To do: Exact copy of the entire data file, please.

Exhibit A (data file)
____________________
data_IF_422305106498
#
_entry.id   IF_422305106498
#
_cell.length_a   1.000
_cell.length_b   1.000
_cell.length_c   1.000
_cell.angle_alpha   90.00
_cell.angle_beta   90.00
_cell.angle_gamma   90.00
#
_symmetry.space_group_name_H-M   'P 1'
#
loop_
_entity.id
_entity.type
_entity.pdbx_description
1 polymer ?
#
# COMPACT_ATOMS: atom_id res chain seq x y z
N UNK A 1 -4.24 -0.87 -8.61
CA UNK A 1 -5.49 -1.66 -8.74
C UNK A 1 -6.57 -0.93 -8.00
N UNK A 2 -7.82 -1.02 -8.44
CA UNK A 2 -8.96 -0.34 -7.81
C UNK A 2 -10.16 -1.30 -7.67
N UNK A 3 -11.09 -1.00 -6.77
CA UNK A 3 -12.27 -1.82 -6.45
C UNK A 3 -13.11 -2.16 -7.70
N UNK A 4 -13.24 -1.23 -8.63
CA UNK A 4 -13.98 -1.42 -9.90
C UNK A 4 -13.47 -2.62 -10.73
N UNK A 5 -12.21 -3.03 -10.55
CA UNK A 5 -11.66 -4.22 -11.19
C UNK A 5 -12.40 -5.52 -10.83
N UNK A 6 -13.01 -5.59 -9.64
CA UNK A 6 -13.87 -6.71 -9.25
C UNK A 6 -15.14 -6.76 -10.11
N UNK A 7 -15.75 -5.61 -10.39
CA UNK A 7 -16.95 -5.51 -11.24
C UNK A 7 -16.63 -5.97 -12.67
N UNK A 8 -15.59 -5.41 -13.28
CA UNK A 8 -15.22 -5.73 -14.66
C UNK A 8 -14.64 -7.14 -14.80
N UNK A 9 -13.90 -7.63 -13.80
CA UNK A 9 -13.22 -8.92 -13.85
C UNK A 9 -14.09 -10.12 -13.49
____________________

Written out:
data_IF_422305106498
#
_entry.id   IF_422305106498
#
_cell.length_a   1.000
_cell.length_b   1.000
_cell.length_c   1.000
_cell.angle_alpha   90.00
_cell.angle_beta   90.00
_cell.angle_gamma   90.00
#
_symmetry.space_group_name_H-M   'P 1'
#
loop_
_entity.id
_entity.type
_entity.pdbx_description
1 polymer ?
#
# COMPACT_ATOMS: atom_id res chain seq x y z
N UNK A 1 -4.24 -0.87 -8.61
CA UNK A 1 -5.49 -1.66 -8.74
C UNK A 1 -6.57 -0.93 -8.00
N UNK A 2 -7.82 -1.02 -8.44
CA UNK A 2 -8.96 -0.34 -7.81
C UNK A 2 -10.16 -1.30 -7.67
N UNK A 3 -11.09 -1.00 -6.77
CA UNK A 3 -12.27 -1.82 -6.45
C UNK A 3 -13.11 -2.16 -7.70
N UNK A 4 -13.24 -1.23 -8.63
CA UNK A 4 -13.98 -1.42 -9.90
C UNK A 4 -13.47 -2.62 -10.73
N UNK A 5 -12.21 -3.03 -10.55
CA UNK A 5 -11.66 -4.22 -11.19
C UNK A 5 -12.40 -5.52 -10.83
N UNK A 6 -13.01 -5.59 -9.64
CA UNK A 6 -13.87 -6.71 -9.25
C UNK A 6 -15.14 -6.76 -10.11
N UNK A 7 -15.75 -5.61 -10.39
CA UNK A 7 -16.95 -5.51 -11.24
C UNK A 7 -16.63 -5.97 -12.67
N UNK A 8 -15.59 -5.41 -13.28
CA UNK A 8 -15.22 -5.73 -14.66
C UNK A 8 -14.64 -7.14 -14.80
N UNK A 9 -13.90 -7.63 -13.80
CA UNK A 9 -13.22 -8.92 -13.85
C UNK A 9 -14.09 -10.12 -13.49